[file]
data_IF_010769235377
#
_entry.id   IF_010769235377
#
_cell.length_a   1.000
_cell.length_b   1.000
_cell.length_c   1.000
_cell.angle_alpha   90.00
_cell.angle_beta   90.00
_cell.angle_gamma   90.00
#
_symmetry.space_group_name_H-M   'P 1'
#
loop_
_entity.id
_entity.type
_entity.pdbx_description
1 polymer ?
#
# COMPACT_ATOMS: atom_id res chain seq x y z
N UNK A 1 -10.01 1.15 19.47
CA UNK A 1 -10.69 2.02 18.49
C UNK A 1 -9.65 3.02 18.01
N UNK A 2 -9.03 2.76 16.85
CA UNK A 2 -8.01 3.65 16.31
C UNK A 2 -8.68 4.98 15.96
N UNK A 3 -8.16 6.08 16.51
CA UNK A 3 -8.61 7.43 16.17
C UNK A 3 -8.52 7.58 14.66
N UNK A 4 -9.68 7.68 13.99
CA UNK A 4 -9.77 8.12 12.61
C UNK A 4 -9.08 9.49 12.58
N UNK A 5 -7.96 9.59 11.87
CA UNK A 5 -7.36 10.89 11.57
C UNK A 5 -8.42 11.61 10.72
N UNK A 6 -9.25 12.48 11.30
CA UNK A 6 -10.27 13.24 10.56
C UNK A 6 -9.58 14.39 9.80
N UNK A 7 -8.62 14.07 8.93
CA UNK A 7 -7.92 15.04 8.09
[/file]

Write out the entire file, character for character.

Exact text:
data_IF_010769235377
#
_entry.id   IF_010769235377
#
_cell.length_a   1.000
_cell.length_b   1.000
_cell.length_c   1.000
_cell.angle_alpha   90.00
_cell.angle_beta   90.00
_cell.angle_gamma   90.00
#
_symmetry.space_group_name_H-M   'P 1'
#
loop_
_entity.id
_entity.type
_entity.pdbx_description
1 polymer ?
#
# COMPACT_ATOMS: atom_id res chain seq x y z
N UNK A 1 -10.01 1.15 19.47
CA UNK A 1 -10.69 2.02 18.49
C UNK A 1 -9.65 3.02 18.01
N UNK A 2 -9.03 2.76 16.85
CA UNK A 2 -8.01 3.65 16.31
C UNK A 2 -8.68 4.98 15.96
N UNK A 3 -8.16 6.08 16.51
CA UNK A 3 -8.61 7.43 16.17
C UNK A 3 -8.52 7.58 14.66
N UNK A 4 -9.68 7.68 13.99
CA UNK A 4 -9.77 8.12 12.61
C UNK A 4 -9.08 9.49 12.58
N UNK A 5 -7.96 9.59 11.87
CA UNK A 5 -7.36 10.89 11.57
C UNK A 5 -8.42 11.61 10.72
N UNK A 6 -9.25 12.48 11.30
CA UNK A 6 -10.27 13.24 10.56
C UNK A 6 -9.58 14.39 9.80
N UNK A 7 -8.62 14.07 8.93
CA UNK A 7 -7.92 15.04 8.09